Next Generation Series: Orange County Landfill Closing Is A Victory for the Rogers-Eubanks Commmunity

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Each year, the Center hosts law student interns for the summer, fall, and spring semesters, as part of its mission to train the next generation of civil rights lawyers. This blog post is part of the Next Generation Series, which include reflections from our interns on their assigned casework. Read more about our current and past interns.

The historic Rogers-Eubanks community claimed a long overdue victory when the Orange County Landfill closed on Saturday, June 29, 2013, forty-one years after it opened. With a slow click of the master lock held by three community members – David Caldwell, Gertrude Nunn and the Reverend Robert Campbell – the landfill gates were secured.

The Rogers-Eubanks (or “Rogers Road”) community is a historically African American community established in the early 1700s. Mr. Caldwell and Rev. Campbell lead the Rogers-Eubanks Neighborhood Association (RENA), the non-profit organization, of which many neighbors are members, that advocates for the health and quality of life in the community. Two of RENA’s priorities over the past 40 years have been addressing the impacts of the landfill and the community’s lack public water and sewer.

Community members prepare to lock the landfill gates. The signs they hold read, "Thanks Orange County for Closing This Landfill, Let's Keep It Closed Forever. Reject NC Senate Bill 328."

The landfill closing is a testament to the community’s fortitude and persistence. Since the 1980s, the neighbors have fought to close the landfill and gain access to public water and sewer, both of which would fulfill a promise made by the local governments to the community in the 1970s when the original landfill opened. Mr. Caldwell moved to the area roughly 30 years ago to join RENA’s struggle for justice. Rev. Campbell moved to Rogers Road in 1973, a year after the landfill’s construction. Ms. Nunn, at 91, has waited the longest, and embodies the spirit and determination of the community.

In the past year, Chapel Hill, Carrboro and Orange County have pledged to provide a community center and public sewer to the community in remediation for the burden of hosting the landfill for so long. To that end, the County Board of Commissioners has created the Historic Rogers Road Task Force, which meets monthly at the Solid Waste Management Administrative Building on Eubanks Road. The Task Force comprises two representatives from each municipality’s governing boards, including two RENA representatives (Mr. Caldwell and Rev. Campbell). Last December, the Task Force recommended building a new community center, and that project has been fully funded by Orange County with construction plans underway. Task Force meetings now focus on the provision of sewer, which includes installing sewer mains and hooking up each resident's house. The Task Force is expected to make a recommendation on sewer by late summer. Its next meeting is at 4 p.m. on Wednesday, July 17, 2013.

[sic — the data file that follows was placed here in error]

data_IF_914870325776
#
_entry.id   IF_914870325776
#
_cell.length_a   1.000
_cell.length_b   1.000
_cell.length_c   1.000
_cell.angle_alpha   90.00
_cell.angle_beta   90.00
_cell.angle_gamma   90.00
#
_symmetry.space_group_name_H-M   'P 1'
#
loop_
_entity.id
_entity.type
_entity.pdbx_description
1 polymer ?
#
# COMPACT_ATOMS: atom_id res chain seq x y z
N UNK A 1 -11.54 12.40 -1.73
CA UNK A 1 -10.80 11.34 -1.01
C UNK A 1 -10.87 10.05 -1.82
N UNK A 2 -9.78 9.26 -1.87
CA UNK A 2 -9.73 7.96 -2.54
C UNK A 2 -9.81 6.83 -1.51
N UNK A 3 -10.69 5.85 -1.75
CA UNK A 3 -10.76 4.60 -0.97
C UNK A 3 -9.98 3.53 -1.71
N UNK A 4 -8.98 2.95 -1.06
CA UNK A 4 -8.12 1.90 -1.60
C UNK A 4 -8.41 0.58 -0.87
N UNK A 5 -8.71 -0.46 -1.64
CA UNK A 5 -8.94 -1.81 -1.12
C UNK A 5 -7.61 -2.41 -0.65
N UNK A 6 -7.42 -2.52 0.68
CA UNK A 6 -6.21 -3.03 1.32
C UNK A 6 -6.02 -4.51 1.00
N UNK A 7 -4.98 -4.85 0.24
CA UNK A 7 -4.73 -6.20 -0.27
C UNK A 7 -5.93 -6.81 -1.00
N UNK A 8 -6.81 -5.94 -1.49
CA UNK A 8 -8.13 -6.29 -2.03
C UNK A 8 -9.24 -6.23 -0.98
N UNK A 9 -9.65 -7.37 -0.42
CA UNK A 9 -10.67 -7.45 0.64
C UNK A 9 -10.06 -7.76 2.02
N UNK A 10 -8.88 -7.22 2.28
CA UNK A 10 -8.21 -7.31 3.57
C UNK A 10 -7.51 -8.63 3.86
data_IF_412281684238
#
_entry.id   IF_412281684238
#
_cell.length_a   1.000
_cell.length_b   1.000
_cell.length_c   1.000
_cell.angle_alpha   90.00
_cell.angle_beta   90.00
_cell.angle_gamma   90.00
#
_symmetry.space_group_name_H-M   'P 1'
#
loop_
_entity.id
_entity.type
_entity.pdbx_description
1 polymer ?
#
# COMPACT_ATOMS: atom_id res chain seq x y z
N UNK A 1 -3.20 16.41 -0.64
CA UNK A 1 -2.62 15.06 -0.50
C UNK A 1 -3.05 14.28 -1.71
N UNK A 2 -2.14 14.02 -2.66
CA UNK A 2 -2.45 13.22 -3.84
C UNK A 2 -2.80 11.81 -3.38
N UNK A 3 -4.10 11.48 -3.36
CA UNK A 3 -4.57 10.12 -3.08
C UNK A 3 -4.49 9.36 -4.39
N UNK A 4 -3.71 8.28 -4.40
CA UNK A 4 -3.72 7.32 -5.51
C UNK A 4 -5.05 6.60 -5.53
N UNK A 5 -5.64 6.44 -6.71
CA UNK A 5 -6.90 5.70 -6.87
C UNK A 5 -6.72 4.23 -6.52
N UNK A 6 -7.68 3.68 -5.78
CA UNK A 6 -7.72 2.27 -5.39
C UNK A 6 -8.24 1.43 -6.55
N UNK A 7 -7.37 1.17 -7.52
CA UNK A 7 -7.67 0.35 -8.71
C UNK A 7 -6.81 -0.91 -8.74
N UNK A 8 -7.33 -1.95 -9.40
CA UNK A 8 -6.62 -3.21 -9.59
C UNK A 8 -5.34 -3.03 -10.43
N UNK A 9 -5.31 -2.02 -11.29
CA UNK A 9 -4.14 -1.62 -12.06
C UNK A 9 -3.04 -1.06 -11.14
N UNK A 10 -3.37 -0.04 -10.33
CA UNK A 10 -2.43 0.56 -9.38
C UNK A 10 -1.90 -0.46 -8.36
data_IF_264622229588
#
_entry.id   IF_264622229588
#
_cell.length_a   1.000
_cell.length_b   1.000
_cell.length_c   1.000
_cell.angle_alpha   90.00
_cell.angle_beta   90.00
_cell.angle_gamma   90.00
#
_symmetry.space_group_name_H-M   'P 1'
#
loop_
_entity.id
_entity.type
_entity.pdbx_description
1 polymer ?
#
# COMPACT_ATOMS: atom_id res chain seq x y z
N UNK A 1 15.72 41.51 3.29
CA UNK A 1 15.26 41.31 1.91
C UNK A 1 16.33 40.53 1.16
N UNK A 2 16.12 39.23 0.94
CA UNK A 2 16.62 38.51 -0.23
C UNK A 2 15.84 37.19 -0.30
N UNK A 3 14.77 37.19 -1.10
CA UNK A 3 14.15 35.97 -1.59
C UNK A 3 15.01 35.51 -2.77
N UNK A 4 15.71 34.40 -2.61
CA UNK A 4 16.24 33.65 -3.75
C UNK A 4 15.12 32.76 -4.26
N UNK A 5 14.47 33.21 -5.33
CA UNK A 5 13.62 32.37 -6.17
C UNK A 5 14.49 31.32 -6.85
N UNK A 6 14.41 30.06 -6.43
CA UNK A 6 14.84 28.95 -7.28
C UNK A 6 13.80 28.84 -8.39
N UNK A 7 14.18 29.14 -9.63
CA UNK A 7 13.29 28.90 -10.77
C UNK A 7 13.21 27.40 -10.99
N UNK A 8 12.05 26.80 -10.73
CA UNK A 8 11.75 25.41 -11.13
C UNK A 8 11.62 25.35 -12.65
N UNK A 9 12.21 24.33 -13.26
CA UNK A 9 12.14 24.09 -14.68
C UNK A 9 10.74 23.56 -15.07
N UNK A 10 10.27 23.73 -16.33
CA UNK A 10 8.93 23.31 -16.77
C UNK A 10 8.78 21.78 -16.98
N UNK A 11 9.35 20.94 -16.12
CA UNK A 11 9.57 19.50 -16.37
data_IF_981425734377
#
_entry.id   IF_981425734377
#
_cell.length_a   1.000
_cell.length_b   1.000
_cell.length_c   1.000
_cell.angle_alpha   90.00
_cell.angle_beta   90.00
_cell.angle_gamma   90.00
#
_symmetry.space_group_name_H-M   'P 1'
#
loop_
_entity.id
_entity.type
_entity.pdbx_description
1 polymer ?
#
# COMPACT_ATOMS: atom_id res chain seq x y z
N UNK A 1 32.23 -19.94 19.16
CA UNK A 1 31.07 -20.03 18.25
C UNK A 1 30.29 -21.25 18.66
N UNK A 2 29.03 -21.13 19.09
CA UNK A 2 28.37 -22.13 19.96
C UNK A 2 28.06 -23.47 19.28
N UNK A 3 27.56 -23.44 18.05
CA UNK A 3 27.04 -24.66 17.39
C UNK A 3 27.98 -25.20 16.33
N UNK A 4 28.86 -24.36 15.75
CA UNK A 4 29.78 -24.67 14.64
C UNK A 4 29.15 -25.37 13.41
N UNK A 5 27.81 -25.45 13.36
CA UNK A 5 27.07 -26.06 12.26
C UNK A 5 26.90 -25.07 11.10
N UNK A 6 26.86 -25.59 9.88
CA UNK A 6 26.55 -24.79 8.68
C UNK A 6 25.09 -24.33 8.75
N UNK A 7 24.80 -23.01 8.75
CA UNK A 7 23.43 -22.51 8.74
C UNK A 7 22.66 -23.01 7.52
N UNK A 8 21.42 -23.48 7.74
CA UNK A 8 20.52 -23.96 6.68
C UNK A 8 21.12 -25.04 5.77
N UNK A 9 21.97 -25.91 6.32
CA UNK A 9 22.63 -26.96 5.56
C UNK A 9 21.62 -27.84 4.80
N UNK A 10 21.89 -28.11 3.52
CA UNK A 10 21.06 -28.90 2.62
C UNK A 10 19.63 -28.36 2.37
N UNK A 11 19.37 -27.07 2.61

Although the landfill has closed, RENA's struggle is far from over. The landfill itself will no longer accept household waste (“municipal solid waste”), but still active are other waste facilities in the vicinity, including a construction and demolition debris landfill, as well as an old household waste landfill that has been closed for decades but remains unlined. Also, the community still struggles to gain access to sewer, and some community members still rely on wells and do not have access to public water. But during a weekend of torrential rains in Orange County, the skies let up and seemed to pause for this great and humble celebration. It is a wonderful lesson for us all to keep fighting for justice and the rights duly owed to every individual. Even when the light of hope is dimmest, keep fighting and we will surely have the prize.

Allen Buansi

This post was written by Allen Buansi. Allen is a rising second-year law student at UNC. He graduated from Dartmouth College in 2009 with a Bachelor of Arts in History. He has worked in grassroots environmental justice activism since his teen years. Allen is interested pursuing a career addressing the issue of racial discrimination in law enforcement.


Posted by Bethan R. Eynon on Wed. July 10, 2013 4:36 PM
Categories: Community Inclusion, Environmental Justice, Next Generation Series, Orange County
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